Money Lingo Confuse You? Here’s What It Means

Think you know what these 14 commonly used money terms mean? Some definitions may surprise you.

Better Investing

You hear money jargon everywhere, whether in conversation, online or blaring from the TV and radio.

Yet how many of us know what terms such as APR, expense ratio and ETF actually mean?

If confusion over money talk makes you feel dumb, we have got a way to get over it. Following is a detailed look at 14 money terms and what they really mean.

1. Compound interest

Compound interest is interest that’s earned and added to an account balance so that the interest, too, earns interest. Compounding speeds up earnings because, as your account balance grows, each new interest payment is based on a larger amount.

Calculate compound interest with this calculator from the U.S. Securities and Exchange Commission.

2. APR

APR stands for “annual percentage rate” and is often confused with interest rate. They are related, but not the same.

Think of interest as the cost of borrowing money. Interest and APR both are shown as a percentage of the loan amount. But APR includes interest and other fees and costs, so APR is always higher.

A mortgage APR, for instance, includes closing costs, origination fees and discount points.

The federal Truth in Lending Act requires lenders to tell you the APR when offering a loan. Compare APRs, not interest rates, when you shop for a loan.

3. APY

Here is another commonly confused term. “Annual percentage yield,” or APY, is the yearly amount you earn on savings, or that you pay to borrow, including compounded interest.

APR doesn’t include compounded interest, APY does.

Compare APYs when you are shopping for savings accounts, investment products, credit cards and loans.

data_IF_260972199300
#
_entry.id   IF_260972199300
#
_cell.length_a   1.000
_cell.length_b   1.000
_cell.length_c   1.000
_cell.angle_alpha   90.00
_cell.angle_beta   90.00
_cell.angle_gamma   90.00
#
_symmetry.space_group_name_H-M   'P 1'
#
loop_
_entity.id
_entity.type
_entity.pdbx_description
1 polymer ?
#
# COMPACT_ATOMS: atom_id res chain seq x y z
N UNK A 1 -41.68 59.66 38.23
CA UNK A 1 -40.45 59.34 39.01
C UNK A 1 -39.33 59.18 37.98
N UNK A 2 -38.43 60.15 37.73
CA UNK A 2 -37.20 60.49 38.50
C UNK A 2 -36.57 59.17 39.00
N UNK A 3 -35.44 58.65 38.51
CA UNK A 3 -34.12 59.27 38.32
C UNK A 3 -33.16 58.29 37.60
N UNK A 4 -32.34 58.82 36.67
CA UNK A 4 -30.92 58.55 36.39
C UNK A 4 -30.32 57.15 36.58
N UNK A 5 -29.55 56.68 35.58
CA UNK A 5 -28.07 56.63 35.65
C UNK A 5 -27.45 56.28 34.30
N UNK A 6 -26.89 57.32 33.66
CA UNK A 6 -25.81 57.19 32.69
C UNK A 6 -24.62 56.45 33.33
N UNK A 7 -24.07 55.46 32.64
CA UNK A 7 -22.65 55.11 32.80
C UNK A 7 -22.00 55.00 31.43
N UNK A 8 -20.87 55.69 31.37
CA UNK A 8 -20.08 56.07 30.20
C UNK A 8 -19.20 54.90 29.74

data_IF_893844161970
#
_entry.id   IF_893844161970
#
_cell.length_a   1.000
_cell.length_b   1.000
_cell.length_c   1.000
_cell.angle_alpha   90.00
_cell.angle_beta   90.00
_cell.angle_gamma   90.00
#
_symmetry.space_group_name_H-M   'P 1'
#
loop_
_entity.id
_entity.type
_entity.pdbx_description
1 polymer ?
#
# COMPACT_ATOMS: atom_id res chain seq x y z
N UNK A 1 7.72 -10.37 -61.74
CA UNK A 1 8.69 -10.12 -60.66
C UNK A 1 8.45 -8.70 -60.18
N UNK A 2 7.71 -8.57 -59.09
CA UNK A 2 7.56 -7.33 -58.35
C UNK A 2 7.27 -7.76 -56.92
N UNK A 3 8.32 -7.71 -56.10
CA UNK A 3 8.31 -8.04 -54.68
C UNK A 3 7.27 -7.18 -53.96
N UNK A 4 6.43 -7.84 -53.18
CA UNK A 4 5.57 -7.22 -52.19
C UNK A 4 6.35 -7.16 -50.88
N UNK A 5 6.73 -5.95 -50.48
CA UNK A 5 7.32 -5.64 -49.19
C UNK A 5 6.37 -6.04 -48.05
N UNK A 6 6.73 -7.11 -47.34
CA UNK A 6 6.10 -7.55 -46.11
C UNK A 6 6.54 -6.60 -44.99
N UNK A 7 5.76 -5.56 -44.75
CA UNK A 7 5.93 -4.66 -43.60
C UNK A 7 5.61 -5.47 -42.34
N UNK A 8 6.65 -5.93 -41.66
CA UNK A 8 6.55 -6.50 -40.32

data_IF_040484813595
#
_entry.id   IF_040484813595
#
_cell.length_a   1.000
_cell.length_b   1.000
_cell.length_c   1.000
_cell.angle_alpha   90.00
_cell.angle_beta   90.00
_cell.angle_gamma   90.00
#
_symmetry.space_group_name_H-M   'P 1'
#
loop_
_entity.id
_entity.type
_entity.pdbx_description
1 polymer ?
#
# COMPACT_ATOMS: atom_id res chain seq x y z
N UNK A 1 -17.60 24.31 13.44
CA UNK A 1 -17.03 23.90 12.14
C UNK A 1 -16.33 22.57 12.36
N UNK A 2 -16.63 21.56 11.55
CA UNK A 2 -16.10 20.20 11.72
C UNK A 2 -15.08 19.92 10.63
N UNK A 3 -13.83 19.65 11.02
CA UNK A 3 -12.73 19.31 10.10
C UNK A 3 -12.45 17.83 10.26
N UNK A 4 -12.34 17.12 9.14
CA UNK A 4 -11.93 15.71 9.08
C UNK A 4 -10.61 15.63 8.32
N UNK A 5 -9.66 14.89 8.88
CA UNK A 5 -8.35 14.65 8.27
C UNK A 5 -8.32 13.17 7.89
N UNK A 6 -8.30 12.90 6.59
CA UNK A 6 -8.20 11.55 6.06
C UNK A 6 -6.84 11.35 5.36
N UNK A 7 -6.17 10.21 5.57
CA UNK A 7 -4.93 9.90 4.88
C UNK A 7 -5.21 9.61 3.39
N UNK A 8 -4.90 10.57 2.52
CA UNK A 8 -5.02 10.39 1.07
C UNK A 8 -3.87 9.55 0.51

4. Mutual fund

A mutual fund is a basket of different stocks or bonds. A fund offers the chance to make smaller investments in many companies, making it less risky than investing in individual stocks.

5. ETF

ETFs, or exchange-traded funds, are traded like stocks on a stock exchange. Like an index mutual fund, an ETF typically follows the performance of a particular index: the S&P 500 Index, for example, or the NASDAQ-100 Index.

“When you buy shares of an ETF, you are buying shares of a portfolio that tracks the yield and return of its native index,” says NASDAQ.com.

It is worth noting that some ETFs do not track an index, so know what you are getting into before you invest.

6. Diversification

Diversifying is a way to minimize risk by putting your eggs in many different baskets. Investors do this by mixing different investments within a portfolio.

If all of your savings were invested in real estate during the recent housing crash, for example, you likely were hit very hard. But if your investments were diversified and included stocks, bonds, cash and real estate, you might have fared better.

7. Asset allocation

If spreading your investment risk by diversifying is the goal, asset allocation is how to get there. You divide (allocate) your portfolio among different classes of assets. Stocks, bonds, real estate and cash are common ones.

Another example is allocating certain percentages of your stock market investments to a mix of investment types, such as large-cap mutual funds, small-cap funds, international funds and technology funds.

8. Expense ratio

An expense ratio is the cost of owning a mutual fund — the operating expenses. If you have mutual funds in your 401(k), look for the expense ratio on the fund’s disclosure statement, listed as a percentage.

In 2014, the average mutual fund charged 1.19 percent, according to Morningstar. But mutual fund expense ratios range widely, and you can easily find funds with expense ratios below 0.25 percent.

Expense ratios look small, but they can add up to lots of money over time.

9. Rebalancing

As investments grow or shrink in a portfolio, the allocations change. At the end of a good year in stocks, for example, you may have more stocks and fewer bonds than your asset allocation plan intends.

So, you can buy or sell shares — or rebalance — to get investments back in line with your plan.

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